Jeremy Corbyn very useful to Soviet Union during Cold War, says Liam Fox

Jeremy Corbyn was "very useful" to the Soviet Union and he undermined British security, the International Trade Secretary has claimed.

Tory MP Ben Bradley was right to apologise for claiming the Labour leader "sold British secrets to Communist spies", Liam Fox said.

But the Cabinet Minister said Labour's left were "useful idiots" during the Cold War and acted in a way that was "damaging" to the country.

Mr Bradley tweeted an apology to Mr Corbyn and agreed to make a "substantial" donation to charity for a tweet making claims about his links to Cold War agents.

Mr Fox told BBC One's The Andrew Marr Show: "If you say something that is untrue you have to say so," he said.

Mr Fox distanced himself from comments made by Defence Secretary Gavin Williamson about the Labour leader, saying he would not have used the word "betray" about Mr Corbyn's actions.

"I certainly think that the Labour left were the Soviet Union's useful idiots during that period," he added.

"I certainly believe and I think it is true that Jeremy Corbyn and others were very useful to the Soviet Union during the Cold War because they undermined the arguments of the West.

"I think in the broadest sense he was undermining the security of our country by siding with the Soviet Union in that argument and I think that was very damaging to the country.

"Luckily it was our side of the argument, not Jeremy Corbyn's, that won the day."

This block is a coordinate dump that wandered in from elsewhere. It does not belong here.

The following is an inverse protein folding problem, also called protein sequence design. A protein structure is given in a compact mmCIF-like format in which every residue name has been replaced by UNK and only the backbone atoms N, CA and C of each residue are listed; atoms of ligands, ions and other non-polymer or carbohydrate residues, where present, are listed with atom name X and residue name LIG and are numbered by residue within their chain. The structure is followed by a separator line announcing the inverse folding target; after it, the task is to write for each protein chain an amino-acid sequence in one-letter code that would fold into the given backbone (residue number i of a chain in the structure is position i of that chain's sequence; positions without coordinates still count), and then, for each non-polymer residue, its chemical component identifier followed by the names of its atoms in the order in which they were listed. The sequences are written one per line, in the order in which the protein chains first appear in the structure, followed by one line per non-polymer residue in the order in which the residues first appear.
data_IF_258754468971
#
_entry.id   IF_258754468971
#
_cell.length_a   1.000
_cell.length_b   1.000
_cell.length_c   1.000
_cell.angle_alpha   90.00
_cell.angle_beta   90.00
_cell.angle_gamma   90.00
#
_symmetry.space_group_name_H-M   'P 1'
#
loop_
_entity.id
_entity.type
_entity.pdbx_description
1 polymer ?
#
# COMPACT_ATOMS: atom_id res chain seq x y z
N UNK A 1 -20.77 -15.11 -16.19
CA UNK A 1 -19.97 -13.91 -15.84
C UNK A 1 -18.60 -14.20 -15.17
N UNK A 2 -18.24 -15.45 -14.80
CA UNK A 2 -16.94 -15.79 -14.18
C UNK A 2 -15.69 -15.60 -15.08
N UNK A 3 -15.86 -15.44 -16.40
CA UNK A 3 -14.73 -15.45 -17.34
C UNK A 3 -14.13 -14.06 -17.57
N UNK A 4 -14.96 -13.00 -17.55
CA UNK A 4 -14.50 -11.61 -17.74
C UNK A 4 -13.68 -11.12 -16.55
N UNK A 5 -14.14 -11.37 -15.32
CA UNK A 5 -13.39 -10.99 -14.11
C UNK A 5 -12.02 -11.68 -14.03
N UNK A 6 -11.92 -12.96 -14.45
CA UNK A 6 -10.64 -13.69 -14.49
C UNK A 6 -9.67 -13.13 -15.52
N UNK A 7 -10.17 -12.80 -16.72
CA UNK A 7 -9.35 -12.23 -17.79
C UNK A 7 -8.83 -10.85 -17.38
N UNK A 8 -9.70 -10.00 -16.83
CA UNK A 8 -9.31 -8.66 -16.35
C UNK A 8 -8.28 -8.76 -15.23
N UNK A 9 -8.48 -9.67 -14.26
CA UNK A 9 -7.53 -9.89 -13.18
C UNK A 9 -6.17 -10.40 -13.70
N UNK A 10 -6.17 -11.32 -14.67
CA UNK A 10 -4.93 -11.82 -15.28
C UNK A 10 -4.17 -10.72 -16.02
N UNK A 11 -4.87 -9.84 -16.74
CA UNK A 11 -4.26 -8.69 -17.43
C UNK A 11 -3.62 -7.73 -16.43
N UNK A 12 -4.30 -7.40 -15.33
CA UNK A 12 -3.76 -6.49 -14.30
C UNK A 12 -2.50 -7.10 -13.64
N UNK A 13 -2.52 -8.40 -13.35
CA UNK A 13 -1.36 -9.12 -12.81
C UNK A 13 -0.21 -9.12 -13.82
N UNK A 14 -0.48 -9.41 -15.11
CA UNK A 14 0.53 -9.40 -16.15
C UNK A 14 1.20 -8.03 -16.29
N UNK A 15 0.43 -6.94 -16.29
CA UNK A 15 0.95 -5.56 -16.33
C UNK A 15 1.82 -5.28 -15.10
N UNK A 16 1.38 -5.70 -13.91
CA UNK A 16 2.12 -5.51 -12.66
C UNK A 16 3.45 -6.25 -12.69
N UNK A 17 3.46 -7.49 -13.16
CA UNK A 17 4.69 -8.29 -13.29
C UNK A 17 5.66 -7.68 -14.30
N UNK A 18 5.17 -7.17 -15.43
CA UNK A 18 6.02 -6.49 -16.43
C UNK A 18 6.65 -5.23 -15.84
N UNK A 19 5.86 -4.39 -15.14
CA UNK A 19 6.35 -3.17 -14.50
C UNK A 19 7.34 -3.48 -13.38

Mr Fox said: "It is very clear that Jeremy Corbyn and his fellow left wingers were undermining the case for our security."

A series of newspaper stories have made allegations about Mr Corbyn's contact with a Czech intelligence agent in the 1980s.

Jan Sarkocy, a former agent of the Czech StB intelligence agency, has been described as a fantasist by Mr Corbyn's allies.

Mr Corbyn's spokesman has previously challenged records of supposed meetings between the then Labour backbencher and Mr Sarkocy.

The Labour leader recalled speaking to a diplomat from the then communist country in 1986, as one of many meetings with ambassadors, politicians, activists and dissidents from "the majority of countries in the world", said the spokesman.

But another meeting with the same man was recorded in StB files as taking place the following year in the House of Commons, on a Saturday when the Labour MP's own diaries record he was attending a conference in Chesterfield.

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